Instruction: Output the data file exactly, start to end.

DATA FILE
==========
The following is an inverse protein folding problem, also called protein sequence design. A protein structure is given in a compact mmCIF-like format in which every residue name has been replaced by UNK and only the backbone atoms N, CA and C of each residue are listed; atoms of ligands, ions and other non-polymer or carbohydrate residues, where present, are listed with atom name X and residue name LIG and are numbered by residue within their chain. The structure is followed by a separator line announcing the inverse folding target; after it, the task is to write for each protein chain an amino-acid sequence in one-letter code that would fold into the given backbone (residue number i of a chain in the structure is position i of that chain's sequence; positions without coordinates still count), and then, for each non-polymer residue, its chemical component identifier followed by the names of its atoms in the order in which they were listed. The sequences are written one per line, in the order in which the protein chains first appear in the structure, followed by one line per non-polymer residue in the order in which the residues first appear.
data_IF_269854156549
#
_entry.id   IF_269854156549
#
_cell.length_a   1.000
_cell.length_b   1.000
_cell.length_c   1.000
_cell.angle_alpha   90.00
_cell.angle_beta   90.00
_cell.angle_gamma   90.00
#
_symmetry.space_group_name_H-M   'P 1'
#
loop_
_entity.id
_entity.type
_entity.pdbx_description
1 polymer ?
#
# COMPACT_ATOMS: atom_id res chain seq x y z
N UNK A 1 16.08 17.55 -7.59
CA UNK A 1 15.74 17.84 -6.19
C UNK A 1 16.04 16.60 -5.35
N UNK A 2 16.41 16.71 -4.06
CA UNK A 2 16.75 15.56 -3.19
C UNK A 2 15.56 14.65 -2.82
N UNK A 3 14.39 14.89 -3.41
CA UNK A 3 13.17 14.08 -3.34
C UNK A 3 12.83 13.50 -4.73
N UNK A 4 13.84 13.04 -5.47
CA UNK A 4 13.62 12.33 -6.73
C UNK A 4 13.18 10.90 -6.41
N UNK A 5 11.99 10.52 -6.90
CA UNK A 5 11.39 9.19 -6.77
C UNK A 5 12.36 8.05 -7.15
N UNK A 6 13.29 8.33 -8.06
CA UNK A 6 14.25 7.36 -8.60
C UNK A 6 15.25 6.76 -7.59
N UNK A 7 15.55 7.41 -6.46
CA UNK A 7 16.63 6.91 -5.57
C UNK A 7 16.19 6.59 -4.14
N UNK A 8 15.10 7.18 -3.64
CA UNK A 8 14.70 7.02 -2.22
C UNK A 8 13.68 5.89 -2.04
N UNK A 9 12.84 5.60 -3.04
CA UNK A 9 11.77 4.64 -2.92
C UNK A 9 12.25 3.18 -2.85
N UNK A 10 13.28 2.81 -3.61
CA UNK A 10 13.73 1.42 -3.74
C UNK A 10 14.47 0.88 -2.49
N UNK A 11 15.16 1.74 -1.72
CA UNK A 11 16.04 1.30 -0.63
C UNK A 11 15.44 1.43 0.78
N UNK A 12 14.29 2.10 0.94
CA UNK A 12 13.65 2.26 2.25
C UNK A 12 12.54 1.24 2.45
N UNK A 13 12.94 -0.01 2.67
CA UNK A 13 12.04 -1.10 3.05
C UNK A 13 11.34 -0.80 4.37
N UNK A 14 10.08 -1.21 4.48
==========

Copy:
The following is an inverse protein folding problem, also called protein sequence design. A protein structure is given in a compact mmCIF-like format in which every residue name has been replaced by UNK and only the backbone atoms N, CA and C of each residue are listed; atoms of ligands, ions and other non-polymer or carbohydrate residues, where present, are listed with atom name X and residue name LIG and are numbered by residue within their chain. The structure is followed by a separator line announcing the inverse folding target; after it, the task is to write for each protein chain an amino-acid sequence in one-letter code that would fold into the given backbone (residue number i of a chain in the structure is position i of that chain's sequence; positions without coordinates still count), and then, for each non-polymer residue, its chemical component identifier followed by the names of its atoms in the order in which they were listed. The sequences are written one per line, in the order in which the protein chains first appear in the structure, followed by one line per non-polymer residue in the order in which the residues first appear.
data_IF_269854156549
#
_entry.id   IF_269854156549
#
_cell.length_a   1.000
_cell.length_b   1.000
_cell.length_c   1.000
_cell.angle_alpha   90.00
_cell.angle_beta   90.00
_cell.angle_gamma   90.00
#
_symmetry.space_group_name_H-M   'P 1'
#
loop_
_entity.id
_entity.type
_entity.pdbx_description
1 polymer ?
#
# COMPACT_ATOMS: atom_id res chain seq x y z
N UNK A 1 16.08 17.55 -7.59
CA UNK A 1 15.74 17.84 -6.19
C UNK A 1 16.04 16.60 -5.35
N UNK A 2 16.41 16.71 -4.06
CA UNK A 2 16.75 15.56 -3.19
C UNK A 2 15.56 14.65 -2.82
N UNK A 3 14.39 14.89 -3.41
CA UNK A 3 13.17 14.08 -3.34
C UNK A 3 12.83 13.50 -4.73
N UNK A 4 13.84 13.04 -5.47
CA UNK A 4 13.62 12.33 -6.73
C UNK A 4 13.18 10.90 -6.41
N UNK A 5 11.99 10.52 -6.90
CA UNK A 5 11.39 9.19 -6.77
C UNK A 5 12.36 8.05 -7.15
N UNK A 6 13.29 8.33 -8.06
CA UNK A 6 14.25 7.36 -8.60
C UNK A 6 15.25 6.76 -7.59
N UNK A 7 15.55 7.41 -6.46
CA UNK A 7 16.63 6.91 -5.57
C UNK A 7 16.19 6.59 -4.14
N UNK A 8 15.10 7.18 -3.64
CA UNK A 8 14.70 7.02 -2.22
C UNK A 8 13.68 5.89 -2.04
N UNK A 9 12.84 5.60 -3.04
CA UNK A 9 11.77 4.64 -2.92
C UNK A 9 12.25 3.18 -2.85
N UNK A 10 13.28 2.81 -3.61
CA UNK A 10 13.73 1.42 -3.74
C UNK A 10 14.47 0.88 -2.49
N UNK A 11 15.16 1.74 -1.72
CA UNK A 11 16.04 1.30 -0.63
C UNK A 11 15.44 1.43 0.78
N UNK A 12 14.29 2.10 0.94
CA UNK A 12 13.65 2.26 2.25
C UNK A 12 12.54 1.24 2.45
N UNK A 13 12.94 -0.01 2.67
CA UNK A 13 12.04 -1.10 3.05
C UNK A 13 11.34 -0.80 4.37
N UNK A 14 10.08 -1.21 4.48